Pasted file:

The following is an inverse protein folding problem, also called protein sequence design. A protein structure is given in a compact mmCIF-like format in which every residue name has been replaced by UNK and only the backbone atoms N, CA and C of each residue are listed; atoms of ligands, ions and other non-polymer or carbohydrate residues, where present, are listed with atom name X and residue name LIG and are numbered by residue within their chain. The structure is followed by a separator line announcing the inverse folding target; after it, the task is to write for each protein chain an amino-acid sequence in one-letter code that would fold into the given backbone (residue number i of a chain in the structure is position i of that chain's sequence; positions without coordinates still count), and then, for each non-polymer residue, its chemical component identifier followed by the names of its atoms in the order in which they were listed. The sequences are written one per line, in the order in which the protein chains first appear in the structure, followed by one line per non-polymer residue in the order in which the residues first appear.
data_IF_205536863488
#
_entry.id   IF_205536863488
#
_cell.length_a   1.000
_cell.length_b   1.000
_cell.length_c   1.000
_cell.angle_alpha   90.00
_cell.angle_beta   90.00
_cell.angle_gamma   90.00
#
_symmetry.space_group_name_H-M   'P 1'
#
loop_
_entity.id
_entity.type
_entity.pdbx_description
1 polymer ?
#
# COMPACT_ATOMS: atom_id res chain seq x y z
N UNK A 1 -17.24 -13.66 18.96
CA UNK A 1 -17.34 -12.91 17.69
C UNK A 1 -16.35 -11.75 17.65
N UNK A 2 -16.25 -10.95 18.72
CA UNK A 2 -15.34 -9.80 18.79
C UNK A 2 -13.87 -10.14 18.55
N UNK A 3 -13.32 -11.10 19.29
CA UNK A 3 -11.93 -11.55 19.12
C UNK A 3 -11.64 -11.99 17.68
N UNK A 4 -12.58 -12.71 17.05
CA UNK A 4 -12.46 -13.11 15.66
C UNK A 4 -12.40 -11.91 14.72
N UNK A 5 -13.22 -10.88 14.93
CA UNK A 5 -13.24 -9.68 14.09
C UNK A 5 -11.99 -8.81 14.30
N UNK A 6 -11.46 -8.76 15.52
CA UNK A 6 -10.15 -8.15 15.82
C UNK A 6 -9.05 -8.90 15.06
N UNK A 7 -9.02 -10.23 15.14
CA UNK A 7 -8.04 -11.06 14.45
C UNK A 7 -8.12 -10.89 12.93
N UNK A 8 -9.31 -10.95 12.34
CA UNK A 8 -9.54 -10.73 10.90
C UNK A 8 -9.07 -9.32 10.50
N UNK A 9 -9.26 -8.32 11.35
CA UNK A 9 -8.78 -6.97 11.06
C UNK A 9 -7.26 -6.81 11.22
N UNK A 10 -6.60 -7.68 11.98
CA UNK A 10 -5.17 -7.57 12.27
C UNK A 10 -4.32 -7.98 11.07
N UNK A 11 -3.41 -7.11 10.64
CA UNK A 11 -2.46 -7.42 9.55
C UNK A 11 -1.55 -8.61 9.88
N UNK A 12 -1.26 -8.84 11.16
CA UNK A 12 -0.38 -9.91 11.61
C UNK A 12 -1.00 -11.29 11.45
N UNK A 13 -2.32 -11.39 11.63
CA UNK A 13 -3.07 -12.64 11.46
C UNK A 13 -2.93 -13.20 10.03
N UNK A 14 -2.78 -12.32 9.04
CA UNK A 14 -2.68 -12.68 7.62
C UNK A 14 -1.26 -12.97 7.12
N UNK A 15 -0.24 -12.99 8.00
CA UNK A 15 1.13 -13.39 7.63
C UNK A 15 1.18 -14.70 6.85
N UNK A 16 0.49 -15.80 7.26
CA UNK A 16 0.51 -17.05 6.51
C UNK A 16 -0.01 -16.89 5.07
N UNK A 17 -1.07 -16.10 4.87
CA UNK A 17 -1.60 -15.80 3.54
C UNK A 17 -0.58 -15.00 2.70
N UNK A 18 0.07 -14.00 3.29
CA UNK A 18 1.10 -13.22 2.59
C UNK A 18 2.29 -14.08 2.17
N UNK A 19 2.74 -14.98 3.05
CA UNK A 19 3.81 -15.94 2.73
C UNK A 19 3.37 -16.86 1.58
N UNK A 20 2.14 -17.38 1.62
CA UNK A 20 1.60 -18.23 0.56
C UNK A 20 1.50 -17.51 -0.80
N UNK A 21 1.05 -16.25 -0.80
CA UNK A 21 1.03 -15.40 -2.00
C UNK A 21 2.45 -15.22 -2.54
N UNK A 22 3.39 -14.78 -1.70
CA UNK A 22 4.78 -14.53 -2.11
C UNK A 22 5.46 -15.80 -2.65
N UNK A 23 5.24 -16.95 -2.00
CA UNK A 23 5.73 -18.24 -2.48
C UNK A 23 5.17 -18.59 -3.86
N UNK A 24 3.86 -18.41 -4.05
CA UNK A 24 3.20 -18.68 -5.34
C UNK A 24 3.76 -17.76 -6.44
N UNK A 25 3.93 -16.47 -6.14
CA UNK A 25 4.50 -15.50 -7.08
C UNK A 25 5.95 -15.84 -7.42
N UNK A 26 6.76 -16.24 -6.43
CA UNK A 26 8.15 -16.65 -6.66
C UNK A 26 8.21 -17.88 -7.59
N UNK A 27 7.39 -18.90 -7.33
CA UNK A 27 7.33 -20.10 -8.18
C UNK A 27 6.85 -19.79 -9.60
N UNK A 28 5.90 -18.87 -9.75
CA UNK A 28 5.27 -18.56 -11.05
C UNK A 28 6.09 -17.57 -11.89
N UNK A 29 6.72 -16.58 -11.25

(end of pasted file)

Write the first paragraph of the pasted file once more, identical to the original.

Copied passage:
The following is an inverse protein folding problem, also called protein sequence design. A protein structure is given in a compact mmCIF-like format in which every residue name has been replaced by UNK and only the backbone atoms N, CA and C of each residue are listed; atoms of ligands, ions and other non-polymer or carbohydrate residues, where present, are listed with atom name X and residue name LIG and are numbered by residue within their chain. The structure is followed by a separator line announcing the inverse folding target; after it, the task is to write for each protein chain an amino-acid sequence in one-letter code that would fold into the given backbone (residue number i of a chain in the structure is position i of that chain's sequence; positions without coordinates still count), and then, for each non-polymer residue, its chemical component identifier followed by the names of its atoms in the order in which they were listed. The sequences are written one per line, in the order in which the protein chains first appear in the structure, followed by one line per non-polymer residue in the order in which the residues first appear.